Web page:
In addition, as foreclosures have become increasingly concentrated in certain neighborhoods, they threaten to have significant negative spillover effects on the wider community. Research indicates that foreclosures tend to reduce the value of nearby properties significantly, especially when vacancies drag out and the local housing market is weak.  In such neighborhoods, “For Sale” signs become bad omens of a self-reinforcing cycle of decline—more homes for sale put downward pressure on the local housing market that in turn can lead to yet more defaults and foreclosures. While more research is needed to get a better handle on the size of these impacts, there is no doubt that the mortgage crisis is contributing to a loss of equity for a large number of homeowners in low-income communities, and that it threatens to undermine ongoing neighborhood revitalization efforts.

We are also beginning to see direct impacts from foreclosures and the concurrent decline in house values on municipal budgets. For example, there’s the loss of tax revenue associated with vacant properties, and there are rising costs associated with foreclosure-related services, such as increased policing to deter crime around abandoned properties. As declining property taxes and transfer fees shrink local government revenues, vital services to low- and moderate-income families may also suffer.

What this means is that the foreclosure crisis is likely to have profound impacts on low-income communities, with effects that go well beyond the housing sector. And countering them will require more robust and direct responses—at both the local and federal level.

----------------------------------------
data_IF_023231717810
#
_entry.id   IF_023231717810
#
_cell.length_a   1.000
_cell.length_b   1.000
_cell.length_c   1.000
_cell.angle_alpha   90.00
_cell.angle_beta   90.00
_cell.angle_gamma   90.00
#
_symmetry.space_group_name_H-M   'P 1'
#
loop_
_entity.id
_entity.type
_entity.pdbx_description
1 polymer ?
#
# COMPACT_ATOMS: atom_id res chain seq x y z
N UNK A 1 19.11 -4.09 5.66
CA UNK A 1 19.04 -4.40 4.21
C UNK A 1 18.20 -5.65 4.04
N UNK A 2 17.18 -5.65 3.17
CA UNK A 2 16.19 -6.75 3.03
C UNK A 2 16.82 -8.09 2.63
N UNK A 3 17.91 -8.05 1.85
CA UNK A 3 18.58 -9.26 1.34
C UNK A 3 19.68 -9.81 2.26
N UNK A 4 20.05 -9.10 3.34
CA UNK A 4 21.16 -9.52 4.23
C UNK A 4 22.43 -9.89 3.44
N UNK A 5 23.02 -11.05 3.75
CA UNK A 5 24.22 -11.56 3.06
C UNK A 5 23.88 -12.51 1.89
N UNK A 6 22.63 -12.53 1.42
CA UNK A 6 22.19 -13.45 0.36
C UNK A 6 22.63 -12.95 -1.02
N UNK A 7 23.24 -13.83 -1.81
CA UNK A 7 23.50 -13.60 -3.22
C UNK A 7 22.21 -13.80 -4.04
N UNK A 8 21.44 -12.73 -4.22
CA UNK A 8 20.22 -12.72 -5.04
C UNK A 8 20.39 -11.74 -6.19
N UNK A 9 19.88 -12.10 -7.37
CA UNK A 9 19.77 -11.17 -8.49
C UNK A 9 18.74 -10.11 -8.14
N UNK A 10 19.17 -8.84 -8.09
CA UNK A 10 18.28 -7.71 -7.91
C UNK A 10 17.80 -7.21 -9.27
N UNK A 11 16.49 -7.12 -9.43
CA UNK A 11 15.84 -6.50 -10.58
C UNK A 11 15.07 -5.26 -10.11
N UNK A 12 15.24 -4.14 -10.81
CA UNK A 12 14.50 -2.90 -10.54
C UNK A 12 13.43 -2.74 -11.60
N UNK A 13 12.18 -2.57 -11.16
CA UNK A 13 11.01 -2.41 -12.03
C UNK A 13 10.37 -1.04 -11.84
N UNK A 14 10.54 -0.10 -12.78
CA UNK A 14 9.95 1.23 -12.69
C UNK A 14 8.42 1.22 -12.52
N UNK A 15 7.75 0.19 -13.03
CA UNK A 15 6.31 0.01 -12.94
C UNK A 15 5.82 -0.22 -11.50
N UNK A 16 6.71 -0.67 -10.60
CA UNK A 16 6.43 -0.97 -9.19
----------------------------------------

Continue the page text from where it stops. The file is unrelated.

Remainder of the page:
Before turning to the issue of how to respond to rising neighborhood foreclosures, I would like to emphasize that the Federal Reserve views the high rate of mortgage foreclosures as an urgent problem and preventing unnecessary foreclosures should be a key priority for both the private and public sectors. Our goal should be to keep existing owners in their homes wherever possible as a way of avoiding the significant costs of foreclosure. Over the past year, much emphasis has been placed on improving borrower outreach through public service announcements and community events, developing systematic and streamlined approaches to restructuring adjustable rate loans, and creating new refinance options to help borrowers shift into more sustainable loan products. These efforts are having some success. To use California as an example, according to data reported by the HOPE NOW Alliance, in the 1st quarter of 2008, approximately 11,500 borrowers received a modification to their loan terms, while another 20,500 entered into formal repayment plans. 2 While these efforts are important and reflect significant progress, I would note that in the state we had about same number of foreclosure sales, 32,000 in the 1st quarter, according data from HOPE NOW. Also, the scale of the loan modifications and repayment plans to date are small compared to the volume of loans that are 60 or more days delinquent—an estimated 186,000 loans in California alone. It is critical that we continue to explore a broader range of interventions that would help keep families in their homes, including efforts to give servicers more flexibility in the loan modification process.

At the same time, we need to maintain a perspective on what can be achieved in terms of foreclosure prevention, and many communities are already grappling with large numbers of foreclosures. The reasons for this jump in foreclosures are complex and intertwined, yet research at the San Francisco Fed finds that house price declines have been the most important determinant of mortgage delinquencies and foreclosures. 3 Areas of Arizona, California, and Nevada have all seen dramatic adjustments in house prices. By one index (Standard & Poor’s Case Shiller House Price Index), house prices here in Los Angeles are down over 25 percent from the peak in late 2006 (September). While there likely has been some feedback from foreclosures to house prices in various markets, most of the decline in house values to date reflects a realignment of prices that had risen sharply relative to fundamentals during the earlier housing boom. The potential for further realignment and, thus, lower house prices will make it that much more difficult to limit foreclosures.